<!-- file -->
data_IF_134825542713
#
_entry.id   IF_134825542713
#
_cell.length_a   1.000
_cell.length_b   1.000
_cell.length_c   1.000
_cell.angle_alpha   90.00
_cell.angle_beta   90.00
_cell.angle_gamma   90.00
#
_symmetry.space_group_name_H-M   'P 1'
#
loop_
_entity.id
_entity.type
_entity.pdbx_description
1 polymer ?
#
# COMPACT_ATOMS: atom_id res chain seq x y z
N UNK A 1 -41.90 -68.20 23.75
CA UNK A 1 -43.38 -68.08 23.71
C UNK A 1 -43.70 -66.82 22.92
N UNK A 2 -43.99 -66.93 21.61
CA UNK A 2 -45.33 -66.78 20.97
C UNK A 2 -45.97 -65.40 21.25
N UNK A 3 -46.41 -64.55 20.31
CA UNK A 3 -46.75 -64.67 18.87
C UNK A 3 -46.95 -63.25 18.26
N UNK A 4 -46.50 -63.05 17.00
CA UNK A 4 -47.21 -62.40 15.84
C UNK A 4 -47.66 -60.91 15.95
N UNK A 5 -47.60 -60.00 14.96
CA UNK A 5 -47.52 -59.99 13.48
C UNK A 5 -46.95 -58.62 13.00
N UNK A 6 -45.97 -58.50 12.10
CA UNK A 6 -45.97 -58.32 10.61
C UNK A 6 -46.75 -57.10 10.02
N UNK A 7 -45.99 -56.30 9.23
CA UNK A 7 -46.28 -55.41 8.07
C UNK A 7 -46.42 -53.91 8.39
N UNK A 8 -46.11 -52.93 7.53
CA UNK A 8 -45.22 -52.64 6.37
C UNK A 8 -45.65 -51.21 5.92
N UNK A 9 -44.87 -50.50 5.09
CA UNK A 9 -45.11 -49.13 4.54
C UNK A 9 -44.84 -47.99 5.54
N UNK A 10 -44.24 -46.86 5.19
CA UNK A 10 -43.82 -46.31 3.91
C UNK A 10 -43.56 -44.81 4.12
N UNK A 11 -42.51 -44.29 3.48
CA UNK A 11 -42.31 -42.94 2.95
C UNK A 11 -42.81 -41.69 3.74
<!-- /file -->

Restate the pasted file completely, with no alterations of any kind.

data_IF_134825542713
#
_entry.id   IF_134825542713
#
_cell.length_a   1.000
_cell.length_b   1.000
_cell.length_c   1.000
_cell.angle_alpha   90.00
_cell.angle_beta   90.00
_cell.angle_gamma   90.00
#
_symmetry.space_group_name_H-M   'P 1'
#
loop_
_entity.id
_entity.type
_entity.pdbx_description
1 polymer ?
#
# COMPACT_ATOMS: atom_id res chain seq x y z
N UNK A 1 -41.90 -68.20 23.75
CA UNK A 1 -43.38 -68.08 23.71
C UNK A 1 -43.70 -66.82 22.92
N UNK A 2 -43.99 -66.93 21.61
CA UNK A 2 -45.33 -66.78 20.97
C UNK A 2 -45.97 -65.40 21.25
N UNK A 3 -46.41 -64.55 20.31
CA UNK A 3 -46.75 -64.67 18.87
C UNK A 3 -46.95 -63.25 18.26
N UNK A 4 -46.50 -63.05 17.00
CA UNK A 4 -47.21 -62.40 15.84
C UNK A 4 -47.66 -60.91 15.95
N UNK A 5 -47.60 -60.00 14.96
CA UNK A 5 -47.52 -59.99 13.48
C UNK A 5 -46.95 -58.62 13.00
N UNK A 6 -45.97 -58.50 12.10
CA UNK A 6 -45.97 -58.32 10.61
C UNK A 6 -46.75 -57.10 10.02
N UNK A 7 -45.99 -56.30 9.23
CA UNK A 7 -46.28 -55.41 8.07
C UNK A 7 -46.42 -53.91 8.39
N UNK A 8 -46.11 -52.93 7.53
CA UNK A 8 -45.22 -52.64 6.37
C UNK A 8 -45.65 -51.21 5.92
N UNK A 9 -44.87 -50.50 5.09
CA UNK A 9 -45.11 -49.13 4.54
C UNK A 9 -44.84 -47.99 5.54
N UNK A 10 -44.24 -46.86 5.19
CA UNK A 10 -43.82 -46.31 3.91
C UNK A 10 -43.56 -44.81 4.12
N UNK A 11 -42.51 -44.29 3.48
CA UNK A 11 -42.31 -42.94 2.95
C UNK A 11 -42.81 -41.69 3.74